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Essays on financial contagion and financial crises

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Gajurel, DP (2015) Essays on financial contagion and financial crises. PhD thesis, University of Tasmania.

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Abstract

Financial crises spread across countries through a variety of channels. A crisis originating in one market may propagate in an alternative form and have different impact in another market. The spread of crises through existing trade and financial linkages may be anticipated; however, during periods of stress, transmission in excess of these linkages is frequently observed. It is this excess transmission, known as financial contagion, which is the focus of this dissertation.
Contagion is one of the important mechanisms by which a financial crisis may become systemic. Consequently it is important for policy makers and market participants alike to identify the channels by which crises transmit and to assess the extent of contagion risk in global markets. Understanding contagion risk helps frame policies to reduce the immediate impact of a crisis and to undertake long-term structural reform policies for financial stability.
This dissertation examines contagion between international equity markets during the global financial crisis (GFC) of 2007-2009. It identifies channels (common factor, idiosyncratic factor, structural shift and volatility spillovers) by which crisis shocks transmit across borders and uses a variety of econometric techniques to test for the existence and extent of contagion during this period. The channels of contagion identified are shown to relate to the probability and severity of banking crises. While existing research largely focuses on tests for contagion at aggregate market level, this thesis compares aggregate results with those for the financial sector, and finds – perhaps surprisingly – that there is somewhat less evidence at the financial sector level.
The empirical evidence in the dissertation shows that both advanced and emerging equity markets are exposed to contagion risk through the idiosyncratic shocks emanating from the crisis originating market (here the US). While emerging markets are as affected as developed markets at aggregate market level, the financial sectors of advanced economies are less exposed to the idiosyncratic shock channel than the emerging markets. Banking sectors across the world are shown to be significantly exposed to contagion. Most have evidence of contagion from some or all four channels. However, contagion associated with the idiosyncratic shock channel has the largest impact – it increases the probability of a banking crisis by 27 percent, suggesting policy makers may wish to design policies aimed at mitigating these effects.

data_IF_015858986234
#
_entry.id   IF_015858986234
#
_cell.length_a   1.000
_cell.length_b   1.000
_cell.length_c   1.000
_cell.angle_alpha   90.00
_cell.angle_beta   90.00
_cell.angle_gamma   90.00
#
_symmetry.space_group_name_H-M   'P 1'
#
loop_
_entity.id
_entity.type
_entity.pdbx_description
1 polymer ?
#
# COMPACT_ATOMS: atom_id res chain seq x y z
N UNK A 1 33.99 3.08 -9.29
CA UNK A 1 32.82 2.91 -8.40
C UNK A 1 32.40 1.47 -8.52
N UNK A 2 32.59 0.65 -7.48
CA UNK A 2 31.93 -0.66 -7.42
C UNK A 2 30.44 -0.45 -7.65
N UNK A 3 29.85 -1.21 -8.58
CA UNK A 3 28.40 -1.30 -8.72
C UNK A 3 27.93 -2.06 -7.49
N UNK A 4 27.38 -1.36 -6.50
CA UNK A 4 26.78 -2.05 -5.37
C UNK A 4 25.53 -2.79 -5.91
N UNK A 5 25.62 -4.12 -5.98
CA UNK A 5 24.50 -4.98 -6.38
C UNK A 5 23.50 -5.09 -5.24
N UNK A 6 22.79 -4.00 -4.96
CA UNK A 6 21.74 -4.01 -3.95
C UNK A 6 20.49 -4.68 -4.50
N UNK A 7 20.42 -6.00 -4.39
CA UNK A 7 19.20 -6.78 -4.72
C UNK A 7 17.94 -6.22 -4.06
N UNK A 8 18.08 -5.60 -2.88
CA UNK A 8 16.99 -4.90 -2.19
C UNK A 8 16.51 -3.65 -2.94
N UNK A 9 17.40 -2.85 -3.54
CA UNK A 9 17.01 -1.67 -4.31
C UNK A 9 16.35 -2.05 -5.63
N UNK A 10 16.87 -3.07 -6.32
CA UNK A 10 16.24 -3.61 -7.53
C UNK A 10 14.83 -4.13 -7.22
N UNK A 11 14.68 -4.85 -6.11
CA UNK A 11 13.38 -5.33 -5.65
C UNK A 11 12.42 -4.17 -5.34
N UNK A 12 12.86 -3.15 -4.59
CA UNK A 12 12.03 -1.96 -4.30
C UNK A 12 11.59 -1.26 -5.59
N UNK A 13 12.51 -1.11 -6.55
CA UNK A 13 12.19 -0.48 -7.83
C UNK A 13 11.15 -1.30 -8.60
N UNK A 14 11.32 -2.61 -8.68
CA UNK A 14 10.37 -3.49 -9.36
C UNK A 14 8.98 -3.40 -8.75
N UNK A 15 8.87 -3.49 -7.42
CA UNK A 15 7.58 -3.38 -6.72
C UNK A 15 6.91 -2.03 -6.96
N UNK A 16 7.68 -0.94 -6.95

Finally, the dissertation empirically relates the evidence for systematic risk for large US financial firms with existing empirical measures of systemic risk. Using high frequency equity data to separate the responsiveness of these firms to jumps and continuous movements in market prices reveals that firms have higher jump beta than continuous beta. Further, the aggressiveness of the jump beta response of the institutions is positively related to systemic risk measured by capital shortfall and negatively to systemic risk measured by interconnectedness.
The evidence compiled in this thesis confirms the existence and extent of contagion effects across international equity markets, including their banking sectors, focusing on the crisis of 2007-2009. It offers empirical evidence on the relative importance of considering the source and channel of the crisis transmissions as well as the structure of the domestic banking sector in formulating policy and investment portfolio responses to periods of stress.

Item Type: Thesis (PhD)
Keywords: Financial crisis, financial contagion, systematic risk, systemic risk
Copyright Information:

Copyright 2015 the Author

Additional Information:

Chapter 2 appears to be the equivalent of a post-print version of an article published as: Dungey, M., Gajurel, D., 2014. Equity market contagion during the global financial crisis: Evidence from the world's eight largest economies, Economic systems, 38(2), 161-177

Chapter 4 appears to be the equivalent of a post-print version of an article published as: Dungey, M., Gajurel, D., 2015. Contagion and banking crisis – International evidence for 2007–2009, Journal of banking & finance, 60, 271-283

Date Deposited: 17 Nov 2016 00:26
Last Modified: 01 Nov 2017 16:00
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